book review

Book Review Preview: Blaming the Poor

By David Imbroscio

Susan D. Greenbaum, Blaming the Poor: The Long Shadow of the Moynihan Report on Cruel Images About Poverty (New Brunswick, NJ: Rutgers University Press, 2015). blaming the poor

The Moynihan Report’s “regrettably durable impact” on “race relations and social policy in the US, with an emphasis on the humiliating image the report cast of poor black families and the misleading explanation for where poverty comes from” serves as backdrop for Susan Greenbaum’s wonderfully engaging new book.  The book also is a professional memoir of sorts, discussing aspects of her long and productive career as an urban anthropologist and steadfast poverty warrior.

The best way to read Greenbaum’s book is as an extended critique of the liberal perspective on urban poverty.  While she offers some passing criticisms of neoliberals and conservatives, her main targets are New Deal/Great Society liberals (whom she characterizes as “otherwise sensible people” who hold “disingenuous, distanced, and delusional beliefs” about poverty).  Naming the names, she writes:

From the eugenics enthusiasts of the early twentieth century (which included an embarrassing number of social liberals) to … eminent researchers like William J. Wilson, Douglas Massey, and Robert Sampson who proudly declare their liberal bona fides, the implication that poor people are incapable of or not ready for … any real say in decisions that affect their lives and futures, reflects a set of assumptions that conform rather directly to the tangle of pathology meme.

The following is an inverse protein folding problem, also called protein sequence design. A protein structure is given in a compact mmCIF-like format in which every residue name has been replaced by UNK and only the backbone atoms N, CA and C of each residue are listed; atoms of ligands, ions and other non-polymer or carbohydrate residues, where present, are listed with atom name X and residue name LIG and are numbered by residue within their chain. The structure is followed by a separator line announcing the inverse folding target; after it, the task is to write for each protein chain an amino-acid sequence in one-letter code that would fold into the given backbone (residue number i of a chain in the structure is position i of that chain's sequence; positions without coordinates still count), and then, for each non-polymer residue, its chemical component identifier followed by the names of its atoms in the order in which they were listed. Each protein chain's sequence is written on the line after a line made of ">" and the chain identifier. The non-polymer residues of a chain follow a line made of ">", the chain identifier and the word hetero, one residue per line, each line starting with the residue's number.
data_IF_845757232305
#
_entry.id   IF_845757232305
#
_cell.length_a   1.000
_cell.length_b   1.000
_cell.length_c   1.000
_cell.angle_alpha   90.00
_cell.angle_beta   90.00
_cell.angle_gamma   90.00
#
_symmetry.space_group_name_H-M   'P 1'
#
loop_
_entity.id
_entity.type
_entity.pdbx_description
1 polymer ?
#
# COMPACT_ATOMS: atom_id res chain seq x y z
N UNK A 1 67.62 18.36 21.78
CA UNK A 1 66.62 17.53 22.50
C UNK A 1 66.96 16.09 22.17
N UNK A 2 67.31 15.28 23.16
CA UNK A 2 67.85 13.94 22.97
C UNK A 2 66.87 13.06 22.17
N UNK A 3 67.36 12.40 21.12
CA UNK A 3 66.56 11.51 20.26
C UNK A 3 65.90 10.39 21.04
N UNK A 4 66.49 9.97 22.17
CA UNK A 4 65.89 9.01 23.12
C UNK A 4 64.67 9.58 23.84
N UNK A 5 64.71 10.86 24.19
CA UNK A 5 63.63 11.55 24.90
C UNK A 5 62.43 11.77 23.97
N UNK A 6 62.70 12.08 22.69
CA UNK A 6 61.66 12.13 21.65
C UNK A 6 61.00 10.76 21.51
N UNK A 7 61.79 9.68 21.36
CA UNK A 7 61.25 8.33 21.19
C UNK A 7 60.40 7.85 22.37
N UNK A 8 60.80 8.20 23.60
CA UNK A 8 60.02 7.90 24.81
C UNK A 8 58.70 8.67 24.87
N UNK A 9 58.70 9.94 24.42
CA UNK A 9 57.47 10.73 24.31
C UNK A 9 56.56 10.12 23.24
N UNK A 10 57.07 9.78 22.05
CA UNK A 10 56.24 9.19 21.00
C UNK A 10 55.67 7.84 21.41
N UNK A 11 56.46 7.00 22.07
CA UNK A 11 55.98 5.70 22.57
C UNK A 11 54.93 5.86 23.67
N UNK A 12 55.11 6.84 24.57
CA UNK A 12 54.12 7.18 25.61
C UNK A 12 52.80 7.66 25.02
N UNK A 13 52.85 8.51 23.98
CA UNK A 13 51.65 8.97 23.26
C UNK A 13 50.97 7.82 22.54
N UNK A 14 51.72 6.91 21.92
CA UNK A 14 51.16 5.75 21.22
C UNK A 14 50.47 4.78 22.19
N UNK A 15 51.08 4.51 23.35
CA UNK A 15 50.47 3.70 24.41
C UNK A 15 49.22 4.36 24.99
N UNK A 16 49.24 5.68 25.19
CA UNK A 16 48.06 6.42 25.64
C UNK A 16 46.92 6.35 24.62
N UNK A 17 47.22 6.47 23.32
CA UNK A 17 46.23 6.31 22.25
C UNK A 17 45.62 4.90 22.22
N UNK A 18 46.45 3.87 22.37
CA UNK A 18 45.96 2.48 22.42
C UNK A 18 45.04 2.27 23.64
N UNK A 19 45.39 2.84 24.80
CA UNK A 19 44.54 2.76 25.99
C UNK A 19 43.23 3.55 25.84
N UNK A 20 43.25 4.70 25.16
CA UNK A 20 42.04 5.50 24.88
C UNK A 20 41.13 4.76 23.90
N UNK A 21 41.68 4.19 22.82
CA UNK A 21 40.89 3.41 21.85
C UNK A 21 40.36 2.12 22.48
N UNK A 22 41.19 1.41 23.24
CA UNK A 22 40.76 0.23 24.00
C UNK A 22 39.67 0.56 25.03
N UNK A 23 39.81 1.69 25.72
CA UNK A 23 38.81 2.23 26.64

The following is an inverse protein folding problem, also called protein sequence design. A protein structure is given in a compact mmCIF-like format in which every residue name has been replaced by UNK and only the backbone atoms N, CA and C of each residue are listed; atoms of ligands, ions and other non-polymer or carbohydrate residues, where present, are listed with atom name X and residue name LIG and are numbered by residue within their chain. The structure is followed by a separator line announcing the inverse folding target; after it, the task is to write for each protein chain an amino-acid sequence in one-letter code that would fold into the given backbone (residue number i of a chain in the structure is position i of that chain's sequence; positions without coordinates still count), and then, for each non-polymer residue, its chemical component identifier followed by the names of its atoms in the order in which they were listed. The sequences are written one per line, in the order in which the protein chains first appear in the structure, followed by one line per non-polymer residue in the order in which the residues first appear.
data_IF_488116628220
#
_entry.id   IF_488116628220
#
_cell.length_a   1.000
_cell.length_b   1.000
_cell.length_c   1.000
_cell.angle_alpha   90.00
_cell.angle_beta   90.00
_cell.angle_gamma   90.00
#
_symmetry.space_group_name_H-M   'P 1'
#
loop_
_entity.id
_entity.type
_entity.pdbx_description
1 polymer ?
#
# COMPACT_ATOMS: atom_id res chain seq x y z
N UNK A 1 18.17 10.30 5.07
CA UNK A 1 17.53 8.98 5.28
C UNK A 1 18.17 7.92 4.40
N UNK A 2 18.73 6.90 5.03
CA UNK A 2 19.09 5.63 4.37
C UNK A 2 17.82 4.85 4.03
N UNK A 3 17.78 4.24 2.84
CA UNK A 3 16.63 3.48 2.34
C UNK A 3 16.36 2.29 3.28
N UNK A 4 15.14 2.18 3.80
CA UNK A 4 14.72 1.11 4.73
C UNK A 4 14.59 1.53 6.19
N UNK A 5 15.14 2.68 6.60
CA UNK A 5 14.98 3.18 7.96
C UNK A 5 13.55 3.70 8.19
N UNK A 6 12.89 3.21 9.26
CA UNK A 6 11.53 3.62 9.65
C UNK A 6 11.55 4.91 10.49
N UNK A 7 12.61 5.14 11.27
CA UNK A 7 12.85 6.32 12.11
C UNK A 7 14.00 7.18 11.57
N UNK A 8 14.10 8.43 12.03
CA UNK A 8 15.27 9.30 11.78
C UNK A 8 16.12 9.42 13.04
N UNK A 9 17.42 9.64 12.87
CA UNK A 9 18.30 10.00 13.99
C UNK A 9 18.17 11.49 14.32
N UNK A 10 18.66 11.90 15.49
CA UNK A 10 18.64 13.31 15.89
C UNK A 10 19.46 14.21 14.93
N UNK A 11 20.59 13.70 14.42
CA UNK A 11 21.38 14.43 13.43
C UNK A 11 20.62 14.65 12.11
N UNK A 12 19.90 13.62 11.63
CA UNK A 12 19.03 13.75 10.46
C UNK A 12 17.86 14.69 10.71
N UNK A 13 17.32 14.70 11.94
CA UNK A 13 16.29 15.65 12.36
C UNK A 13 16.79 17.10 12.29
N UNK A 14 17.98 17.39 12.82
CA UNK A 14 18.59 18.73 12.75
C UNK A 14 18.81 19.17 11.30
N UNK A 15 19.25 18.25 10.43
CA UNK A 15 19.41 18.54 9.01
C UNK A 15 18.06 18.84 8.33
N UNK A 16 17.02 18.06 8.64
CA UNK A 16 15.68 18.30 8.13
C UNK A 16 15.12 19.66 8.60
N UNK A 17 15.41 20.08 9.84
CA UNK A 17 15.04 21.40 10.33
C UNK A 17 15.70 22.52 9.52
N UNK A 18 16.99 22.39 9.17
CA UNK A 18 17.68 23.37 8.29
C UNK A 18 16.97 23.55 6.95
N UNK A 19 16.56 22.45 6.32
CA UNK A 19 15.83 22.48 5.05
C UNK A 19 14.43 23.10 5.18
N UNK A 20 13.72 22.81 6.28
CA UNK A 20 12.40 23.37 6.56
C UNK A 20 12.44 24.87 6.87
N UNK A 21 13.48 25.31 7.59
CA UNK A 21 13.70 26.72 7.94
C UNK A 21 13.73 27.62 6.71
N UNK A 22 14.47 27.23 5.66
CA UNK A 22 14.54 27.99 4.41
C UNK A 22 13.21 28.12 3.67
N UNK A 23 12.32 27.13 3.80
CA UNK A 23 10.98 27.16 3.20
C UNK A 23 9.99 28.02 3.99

Also called out are bastions of liberal thinking such as the Urban Institute, as well as liberal concepts like “neighborhood effects” and (ostensibly “enlightened”) liberal “social engineering” as best illustrated by programs like Hope VI and MTO.

While it is well understood that neoliberal and conservative views on urban poverty are bankrupt, her book helps us understand why liberal views are perhaps equally so. For teaching purposes, juxtaposing her critique with the near-hegemonic liberal view affords students the opportunity to assess their relative merits rather than presenting the latter as unchallenged dogma.


David Imbroscio’s full JUA review of Blaming the Poor: The Long Shadow of the Moynihan Report on Cruel Images About Poverty is available in Early View.

David L. Imbroscio is a Professor of Political Science and Urban & Public Affairs at the University of Louisville.

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